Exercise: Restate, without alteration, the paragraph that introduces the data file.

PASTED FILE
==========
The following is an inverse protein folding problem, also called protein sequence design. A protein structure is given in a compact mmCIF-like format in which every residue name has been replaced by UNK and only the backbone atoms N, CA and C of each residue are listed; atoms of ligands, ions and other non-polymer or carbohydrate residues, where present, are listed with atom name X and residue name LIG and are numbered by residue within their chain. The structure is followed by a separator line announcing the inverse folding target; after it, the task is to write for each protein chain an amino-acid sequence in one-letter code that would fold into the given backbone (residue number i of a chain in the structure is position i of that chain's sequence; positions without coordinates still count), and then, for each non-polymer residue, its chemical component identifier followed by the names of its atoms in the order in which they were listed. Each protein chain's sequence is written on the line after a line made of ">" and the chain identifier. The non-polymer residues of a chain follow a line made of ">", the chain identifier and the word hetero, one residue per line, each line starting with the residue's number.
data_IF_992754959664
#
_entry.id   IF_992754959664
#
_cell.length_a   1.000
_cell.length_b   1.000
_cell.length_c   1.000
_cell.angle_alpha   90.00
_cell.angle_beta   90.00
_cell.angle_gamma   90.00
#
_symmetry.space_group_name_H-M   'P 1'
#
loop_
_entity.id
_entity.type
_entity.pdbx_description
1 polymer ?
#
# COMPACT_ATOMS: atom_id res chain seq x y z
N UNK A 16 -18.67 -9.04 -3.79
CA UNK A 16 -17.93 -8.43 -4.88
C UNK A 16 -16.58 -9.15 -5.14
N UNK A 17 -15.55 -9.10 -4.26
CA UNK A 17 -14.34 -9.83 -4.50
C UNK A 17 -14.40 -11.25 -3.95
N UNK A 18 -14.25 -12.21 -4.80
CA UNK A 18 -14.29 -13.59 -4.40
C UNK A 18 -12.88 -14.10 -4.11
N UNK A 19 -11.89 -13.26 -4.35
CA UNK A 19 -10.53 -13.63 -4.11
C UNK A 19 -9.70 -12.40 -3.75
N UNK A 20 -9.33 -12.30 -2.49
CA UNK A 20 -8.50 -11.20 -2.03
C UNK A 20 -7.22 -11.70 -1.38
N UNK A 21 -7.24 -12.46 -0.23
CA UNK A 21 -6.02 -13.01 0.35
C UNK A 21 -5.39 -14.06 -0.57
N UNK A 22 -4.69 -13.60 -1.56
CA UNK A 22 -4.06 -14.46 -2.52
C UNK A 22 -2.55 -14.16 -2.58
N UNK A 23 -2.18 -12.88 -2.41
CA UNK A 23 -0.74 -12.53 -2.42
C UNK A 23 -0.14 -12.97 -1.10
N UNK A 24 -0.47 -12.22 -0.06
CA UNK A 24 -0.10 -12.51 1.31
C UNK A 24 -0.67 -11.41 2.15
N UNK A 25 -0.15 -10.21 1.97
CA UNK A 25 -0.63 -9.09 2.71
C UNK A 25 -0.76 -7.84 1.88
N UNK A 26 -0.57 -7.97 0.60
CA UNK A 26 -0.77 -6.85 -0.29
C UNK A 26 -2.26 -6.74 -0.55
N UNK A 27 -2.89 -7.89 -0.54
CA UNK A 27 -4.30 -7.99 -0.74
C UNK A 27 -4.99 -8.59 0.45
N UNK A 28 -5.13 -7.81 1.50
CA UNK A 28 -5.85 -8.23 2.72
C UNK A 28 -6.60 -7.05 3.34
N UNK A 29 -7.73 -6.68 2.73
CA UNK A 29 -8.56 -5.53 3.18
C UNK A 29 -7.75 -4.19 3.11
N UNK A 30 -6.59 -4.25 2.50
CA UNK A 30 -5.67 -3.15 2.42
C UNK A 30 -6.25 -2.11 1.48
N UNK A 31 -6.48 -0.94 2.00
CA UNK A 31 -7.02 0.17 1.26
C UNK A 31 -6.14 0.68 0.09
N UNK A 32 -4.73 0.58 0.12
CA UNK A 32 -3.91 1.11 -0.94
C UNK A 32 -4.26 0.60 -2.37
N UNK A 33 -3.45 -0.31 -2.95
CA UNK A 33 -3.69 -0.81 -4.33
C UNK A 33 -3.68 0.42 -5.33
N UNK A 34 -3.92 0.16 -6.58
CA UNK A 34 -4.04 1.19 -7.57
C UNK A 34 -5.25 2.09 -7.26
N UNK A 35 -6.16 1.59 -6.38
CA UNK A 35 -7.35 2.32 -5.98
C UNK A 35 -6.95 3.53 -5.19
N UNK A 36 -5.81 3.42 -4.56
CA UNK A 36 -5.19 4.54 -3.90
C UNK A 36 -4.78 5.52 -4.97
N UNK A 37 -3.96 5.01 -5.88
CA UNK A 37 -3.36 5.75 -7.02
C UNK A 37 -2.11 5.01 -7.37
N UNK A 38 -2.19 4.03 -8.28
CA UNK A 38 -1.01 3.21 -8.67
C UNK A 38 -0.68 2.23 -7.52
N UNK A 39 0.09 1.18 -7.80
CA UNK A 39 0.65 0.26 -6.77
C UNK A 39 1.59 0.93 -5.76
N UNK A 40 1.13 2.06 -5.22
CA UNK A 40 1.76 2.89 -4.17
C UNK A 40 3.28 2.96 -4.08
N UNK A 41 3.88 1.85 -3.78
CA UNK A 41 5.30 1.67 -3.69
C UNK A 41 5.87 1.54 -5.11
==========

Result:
The following is an inverse protein folding problem, also called protein sequence design. A protein structure is given in a compact mmCIF-like format in which every residue name has been replaced by UNK and only the backbone atoms N, CA and C of each residue are listed; atoms of ligands, ions and other non-polymer or carbohydrate residues, where present, are listed with atom name X and residue name LIG and are numbered by residue within their chain. The structure is followed by a separator line announcing the inverse folding target; after it, the task is to write for each protein chain an amino-acid sequence in one-letter code that would fold into the given backbone (residue number i of a chain in the structure is position i of that chain's sequence; positions without coordinates still count), and then, for each non-polymer residue, its chemical component identifier followed by the names of its atoms in the order in which they were listed. Each protein chain's sequence is written on the line after a line made of ">" and the chain identifier. The non-polymer residues of a chain follow a line made of ">", the chain identifier and the word hetero, one residue per line, each line starting with the residue's number.